I've seen her once since she's moved back. A week before Christmas she invited me and Jeff over to meet Leland and her new cat Eggroll, and we watched Eggroll's big trick, which was drinking Mountain Dew out of a coffee cup. We spent more time trying to keep the other cats off the Christmas tree and watching Eggroll perform than we did getting to know Leland, who wasn't much of a talker. The whole situation was uncomfortable. We didn't have that much in common anymore, and Leland, while not the most perceptive person I've ever met, instinctively sensed that Jeff had been more than a friend to Krista and sort of hated him for it. For her part, Krista seemed not to recall any of her past -- it reminded me of that terrible movie where Goldie Hawn plays a rich woman who suffers from amnesia and a guy who works for her tells her she's really his wife and convinces her to take care of his children and clean his house. When Jeff asked for a beer and Krista mumbled something about not drinking anymore, we made a quick escape.

After a few awkward minutes pass, Krista sees us and walks over to our table.
"Look at you two. So sophisticated." We're both overdressed for the casual buffet that rehearsal dinner turned out to be. Most people are wearing jeans and sweaters, some with reindeers, snowflakes. I loathe decorated sweaters. They seem inherently sad, the province of children and old people.

"So how's the bride?" Jeff asks.

"Fat. I've been doing nothing but eating at these showers and dinners. Tell me I haven't gained any weight. Please."

"You're positively beautiful. Bony, I would say." He pokes her in the side. "You could stand to put on a few pounds."

She does look quite beautiful with her curly red hair and porcelain complexion. She's one of those short, extremely voluptuous women who make me feel like some sort of deranged praying mantis. Jeff claims she's one of the few hedonists he knows. I don't know if that's true, but she is one of the very few women with whom he's slept who still speaks to him. I give her credit. Jeff does not end things well.
"Do you guys have everything you need? Are you mixing?" Krista asks, picking a piece of lint off her black velvet pantsuit.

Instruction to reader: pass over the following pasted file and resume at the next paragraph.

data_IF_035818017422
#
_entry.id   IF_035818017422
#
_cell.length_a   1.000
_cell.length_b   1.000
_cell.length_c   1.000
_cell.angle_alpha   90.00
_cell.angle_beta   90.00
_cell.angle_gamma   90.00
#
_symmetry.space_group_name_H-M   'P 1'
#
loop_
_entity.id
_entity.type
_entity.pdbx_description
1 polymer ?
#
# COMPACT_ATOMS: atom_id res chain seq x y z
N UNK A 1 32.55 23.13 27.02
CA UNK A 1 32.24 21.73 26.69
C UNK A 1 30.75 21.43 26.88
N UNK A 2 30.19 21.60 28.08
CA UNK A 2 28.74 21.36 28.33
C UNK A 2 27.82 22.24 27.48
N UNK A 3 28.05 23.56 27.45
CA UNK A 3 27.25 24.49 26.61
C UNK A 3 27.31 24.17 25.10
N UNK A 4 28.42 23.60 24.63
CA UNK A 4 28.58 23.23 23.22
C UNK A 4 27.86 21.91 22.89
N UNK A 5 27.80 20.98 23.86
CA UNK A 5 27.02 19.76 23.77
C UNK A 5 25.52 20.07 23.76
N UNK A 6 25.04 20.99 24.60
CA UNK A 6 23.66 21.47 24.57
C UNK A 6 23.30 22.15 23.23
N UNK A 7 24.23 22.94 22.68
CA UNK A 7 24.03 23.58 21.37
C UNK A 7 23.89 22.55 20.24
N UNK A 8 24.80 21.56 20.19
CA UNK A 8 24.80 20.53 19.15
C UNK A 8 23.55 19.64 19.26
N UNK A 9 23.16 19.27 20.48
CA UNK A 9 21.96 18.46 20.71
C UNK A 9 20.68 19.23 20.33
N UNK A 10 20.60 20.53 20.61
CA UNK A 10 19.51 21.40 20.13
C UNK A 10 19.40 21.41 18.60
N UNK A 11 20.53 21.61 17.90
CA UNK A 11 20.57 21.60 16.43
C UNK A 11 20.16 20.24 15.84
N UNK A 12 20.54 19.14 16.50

"Go gorgeous. Do the bride thing."

"Thanks for keeping this one company," she says.

"He's nothing but trouble."

"I know," she says in a way that means she most certainly does.

Michelle's Spell of the Day
"The sun doesn't forgive/ It looks and keeps going." Margaret Atwood

Cocktail Hour
Drinking music suggestion: Discipline Janet Jackson

Benedictions and Maledictions
Happy Thursday!

Wednesday, March 05, 2008

The Other Twenty Percent

Hi readers! For the next few days I'm going to post my story, "The Other Twenty Percent." It first appeared in Baltimore Review.

The Other Twenty Percent

"You know what dating feels like?" Jeff asks. He's going to tell me, and there's nothing I can do about it. We're on our way to a rehearsal dinner for an old college friend. Jeff's in the wedding; he's reading Paul's famous verses on love. I'm just along for the ride.

"It feels," he says, "like I'm a foreigner who understands the language well enough to get by, but not enough to get any of the jokes. I mean, I've got this polite smile plastered on my face the entire time, and I can't wait to get home where I don't have to fake it anymore. You know?"

I know.

It's been three months since Joy left him, and he's still talking about it. No one has made him stop, least of all me. It's like drinking; you have to want to quit. From all I can see, Jeff is nowhere near wanting.

"Things," I say, "will have to get worse before they get really bad."

He settles back into his seat, his fingers clutching the steering wheel in an attempt to avert disaster on the icy Detroit streets while navigating from a hand-drawn map, inconveniently shrunk to fit on the back of the rehearsal dinner invitation. I'm no help. I've lived here since I started college nine years ago and still get lost all the time.

"You're a real ray of sunshine," he says. "Remind me why I called."

"Because you didn't want to come alone. Because I'm the only single woman you know. Because you hate weddings. Is that enough?" I shift in my seat, trying to get comfortable, kicking a Coke can beneath my feet.